The color of the lichen on the trees in Strawberry Canyon are especially deep and brilliant after a rainstorm.  I love how this yellow species contrasts with the moss.

I’m always amazed at the different moods of the Bay throughout the day.  This grey sunset marked the end of yet another heavy late spring rain storm.

California poppies!  Just seeing them makes me smile.  Did you know Native Americans used  poppy leaves medicinally?  They also ate their seeds.  Extract from the California poppy acts as a mild sedative when smoked, although apparently the effect is much milder than that of opium, which contains a much more powerful class of alkaloids.

If you live in the Bay Area, you’ve probably seen one of these little critters. The Eastern Fox Squirrel (Sciurus nigris) is actually a non-native species, probably introduced to California around the beginning of the 20th century.   You can see them throughout the Berkeley Hills, and there’s quite a population of them on the Berkeley campus.  I’ve yet to see a native Western Gray Squirrel on my hikes, but I keep looking for them.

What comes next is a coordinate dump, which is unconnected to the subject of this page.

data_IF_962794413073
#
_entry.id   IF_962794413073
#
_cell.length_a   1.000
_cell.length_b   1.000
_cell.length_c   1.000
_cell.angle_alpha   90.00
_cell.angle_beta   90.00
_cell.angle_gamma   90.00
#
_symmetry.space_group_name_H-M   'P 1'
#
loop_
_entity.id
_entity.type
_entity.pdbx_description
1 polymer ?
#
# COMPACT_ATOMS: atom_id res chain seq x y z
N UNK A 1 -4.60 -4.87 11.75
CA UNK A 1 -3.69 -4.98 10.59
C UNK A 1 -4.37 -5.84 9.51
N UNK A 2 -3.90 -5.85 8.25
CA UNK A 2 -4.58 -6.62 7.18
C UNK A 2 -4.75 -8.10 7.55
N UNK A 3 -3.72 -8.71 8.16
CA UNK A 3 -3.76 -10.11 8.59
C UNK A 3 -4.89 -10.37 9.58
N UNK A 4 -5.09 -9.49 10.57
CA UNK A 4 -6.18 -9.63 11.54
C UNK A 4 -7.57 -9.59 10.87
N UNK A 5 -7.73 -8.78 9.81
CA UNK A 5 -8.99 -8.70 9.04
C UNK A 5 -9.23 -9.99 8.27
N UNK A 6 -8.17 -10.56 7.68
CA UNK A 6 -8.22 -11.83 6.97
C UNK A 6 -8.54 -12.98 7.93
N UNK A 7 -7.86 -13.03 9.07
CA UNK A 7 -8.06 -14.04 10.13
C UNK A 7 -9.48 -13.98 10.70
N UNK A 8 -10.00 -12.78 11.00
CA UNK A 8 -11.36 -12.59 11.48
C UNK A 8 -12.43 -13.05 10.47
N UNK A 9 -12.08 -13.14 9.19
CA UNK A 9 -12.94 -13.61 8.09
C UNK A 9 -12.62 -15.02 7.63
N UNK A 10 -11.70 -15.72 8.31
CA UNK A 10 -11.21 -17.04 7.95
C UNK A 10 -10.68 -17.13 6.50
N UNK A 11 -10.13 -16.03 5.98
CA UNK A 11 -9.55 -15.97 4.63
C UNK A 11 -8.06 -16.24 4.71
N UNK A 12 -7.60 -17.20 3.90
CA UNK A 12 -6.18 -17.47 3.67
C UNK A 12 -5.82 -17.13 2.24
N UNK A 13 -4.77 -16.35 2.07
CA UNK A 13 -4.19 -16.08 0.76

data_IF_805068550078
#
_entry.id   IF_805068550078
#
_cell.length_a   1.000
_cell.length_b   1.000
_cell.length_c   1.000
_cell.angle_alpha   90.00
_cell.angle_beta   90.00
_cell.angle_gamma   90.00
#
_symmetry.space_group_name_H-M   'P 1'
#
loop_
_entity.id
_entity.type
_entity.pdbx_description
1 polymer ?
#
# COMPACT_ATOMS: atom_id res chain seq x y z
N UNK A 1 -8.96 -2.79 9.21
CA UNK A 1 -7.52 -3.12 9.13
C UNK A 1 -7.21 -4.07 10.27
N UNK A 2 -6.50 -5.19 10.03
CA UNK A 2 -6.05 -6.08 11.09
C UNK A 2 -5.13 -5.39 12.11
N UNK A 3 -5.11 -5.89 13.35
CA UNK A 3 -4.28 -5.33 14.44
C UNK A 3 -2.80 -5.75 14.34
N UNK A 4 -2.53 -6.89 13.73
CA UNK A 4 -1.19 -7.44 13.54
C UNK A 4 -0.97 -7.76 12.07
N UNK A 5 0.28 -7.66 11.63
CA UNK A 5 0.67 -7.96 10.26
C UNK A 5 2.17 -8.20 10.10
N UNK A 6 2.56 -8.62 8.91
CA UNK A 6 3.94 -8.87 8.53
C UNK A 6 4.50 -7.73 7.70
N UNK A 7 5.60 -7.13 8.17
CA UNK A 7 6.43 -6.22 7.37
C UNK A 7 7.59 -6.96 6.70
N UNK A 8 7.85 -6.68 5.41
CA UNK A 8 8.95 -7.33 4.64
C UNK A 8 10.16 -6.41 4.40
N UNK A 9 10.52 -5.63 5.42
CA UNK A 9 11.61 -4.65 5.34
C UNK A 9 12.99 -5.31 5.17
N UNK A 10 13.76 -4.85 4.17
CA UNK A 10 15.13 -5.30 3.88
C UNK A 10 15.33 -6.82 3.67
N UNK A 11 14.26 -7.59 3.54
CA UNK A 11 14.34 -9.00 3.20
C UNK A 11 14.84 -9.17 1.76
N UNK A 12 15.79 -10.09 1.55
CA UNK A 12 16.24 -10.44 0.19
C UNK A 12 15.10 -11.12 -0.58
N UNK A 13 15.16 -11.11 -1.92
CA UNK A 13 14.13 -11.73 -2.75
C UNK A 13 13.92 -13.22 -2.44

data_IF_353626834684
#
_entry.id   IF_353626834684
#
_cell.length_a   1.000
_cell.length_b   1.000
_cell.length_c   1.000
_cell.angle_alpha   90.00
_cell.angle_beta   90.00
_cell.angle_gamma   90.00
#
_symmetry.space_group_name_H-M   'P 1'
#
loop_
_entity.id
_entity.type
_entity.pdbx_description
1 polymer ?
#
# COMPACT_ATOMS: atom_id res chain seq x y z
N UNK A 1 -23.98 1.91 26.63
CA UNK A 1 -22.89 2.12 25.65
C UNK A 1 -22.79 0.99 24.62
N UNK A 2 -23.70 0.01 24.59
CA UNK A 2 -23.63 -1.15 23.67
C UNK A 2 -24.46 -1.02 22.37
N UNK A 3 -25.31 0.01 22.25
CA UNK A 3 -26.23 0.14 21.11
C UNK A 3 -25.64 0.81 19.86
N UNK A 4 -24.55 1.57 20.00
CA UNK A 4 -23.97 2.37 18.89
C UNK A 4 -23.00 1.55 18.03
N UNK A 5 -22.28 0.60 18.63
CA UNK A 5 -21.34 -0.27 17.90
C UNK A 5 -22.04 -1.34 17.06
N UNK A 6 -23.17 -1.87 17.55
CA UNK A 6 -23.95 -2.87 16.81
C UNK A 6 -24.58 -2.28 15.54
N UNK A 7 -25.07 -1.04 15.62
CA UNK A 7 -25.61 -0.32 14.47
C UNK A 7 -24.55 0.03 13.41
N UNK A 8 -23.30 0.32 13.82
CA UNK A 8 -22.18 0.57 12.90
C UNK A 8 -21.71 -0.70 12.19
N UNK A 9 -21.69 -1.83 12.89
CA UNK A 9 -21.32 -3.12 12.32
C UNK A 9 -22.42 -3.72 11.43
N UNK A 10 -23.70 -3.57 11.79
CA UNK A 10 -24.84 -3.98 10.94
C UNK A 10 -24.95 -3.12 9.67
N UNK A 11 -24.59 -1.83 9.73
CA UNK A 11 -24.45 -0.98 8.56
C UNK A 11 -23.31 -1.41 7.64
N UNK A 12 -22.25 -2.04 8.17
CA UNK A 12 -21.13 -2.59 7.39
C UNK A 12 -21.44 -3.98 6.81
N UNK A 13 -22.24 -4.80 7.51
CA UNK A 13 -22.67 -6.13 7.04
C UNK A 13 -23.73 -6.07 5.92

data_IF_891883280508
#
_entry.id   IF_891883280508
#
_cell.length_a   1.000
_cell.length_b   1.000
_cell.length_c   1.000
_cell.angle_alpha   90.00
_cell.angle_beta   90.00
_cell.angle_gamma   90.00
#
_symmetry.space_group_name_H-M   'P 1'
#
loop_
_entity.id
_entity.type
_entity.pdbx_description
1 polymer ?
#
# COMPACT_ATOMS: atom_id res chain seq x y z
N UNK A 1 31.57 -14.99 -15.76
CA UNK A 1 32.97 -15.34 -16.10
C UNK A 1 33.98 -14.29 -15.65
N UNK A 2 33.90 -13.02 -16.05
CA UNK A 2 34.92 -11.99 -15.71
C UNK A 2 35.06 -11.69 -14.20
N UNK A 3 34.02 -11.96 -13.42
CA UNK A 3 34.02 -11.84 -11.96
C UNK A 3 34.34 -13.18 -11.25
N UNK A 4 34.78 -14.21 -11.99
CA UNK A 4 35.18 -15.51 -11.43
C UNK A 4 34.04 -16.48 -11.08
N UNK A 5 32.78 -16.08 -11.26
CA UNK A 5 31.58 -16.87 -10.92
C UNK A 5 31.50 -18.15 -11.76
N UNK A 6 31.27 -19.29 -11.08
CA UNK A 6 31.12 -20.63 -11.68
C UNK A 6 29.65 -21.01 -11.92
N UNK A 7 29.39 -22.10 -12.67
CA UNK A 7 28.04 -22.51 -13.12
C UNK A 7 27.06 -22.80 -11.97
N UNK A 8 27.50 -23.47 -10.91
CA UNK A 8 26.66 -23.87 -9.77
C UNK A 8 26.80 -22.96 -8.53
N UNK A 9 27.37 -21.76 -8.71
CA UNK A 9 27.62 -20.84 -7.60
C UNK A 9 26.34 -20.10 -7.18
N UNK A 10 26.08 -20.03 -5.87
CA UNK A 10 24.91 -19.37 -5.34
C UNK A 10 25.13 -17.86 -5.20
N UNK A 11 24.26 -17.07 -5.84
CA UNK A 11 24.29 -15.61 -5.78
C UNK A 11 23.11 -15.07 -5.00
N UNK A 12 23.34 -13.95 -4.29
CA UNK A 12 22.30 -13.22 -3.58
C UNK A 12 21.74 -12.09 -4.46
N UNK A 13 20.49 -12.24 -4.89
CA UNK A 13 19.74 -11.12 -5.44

Eastern Fox Squirrel (left) vs. Western Gray Squirrel (right)

I met this young female Fox Squirrel on the North Campus near the Life Science Building.  If you stop and make a “tchi tchi” noise, you can almost always make a Fox Squirrel stop and see if you have some goodie for them.  Having raised a squirrel from the age of a blind pup, I know lots of squirrel communication sounds, and she seemed amazed at my vocabulary!

This fat and muscular male lives in Strawberry Canyon.  He too was intrigued by my squirrel talk, and stopped to observe me, although the squirrels in the Canyon are much more wary of humans than the ones on campus.

A gray fox!  I wrote about this encounter at this post:

Gray Fox in Strawberry Canyon and a Mother Fox’s Wisdom

I made a lot of noise to get the fox to turn lift its sleepy head and turn toward me.  No doubt he wondered what the crazy human was doing! But I was so excited to see a gray fox  that I didn’t want my picture to be nothing but a gray lump on that fallen tree.  I wish I had had a telephoto lens to see more of this magnificent creature, which apparently, is one of the few foxes that can climbs trees.  This one was sleeping at least 20 feet off the ground. (Be sure to click image for close-up!)

Here is a small cluster of ladybugs I saw this spring.  In October of 2009, after our record rainstorm,  I came upon an astonishing gathering of what had to have been hundreds of thousands of ladybugs along the fire trail off Centennial Drive.  I wrote about this amazing ladybug gathering here: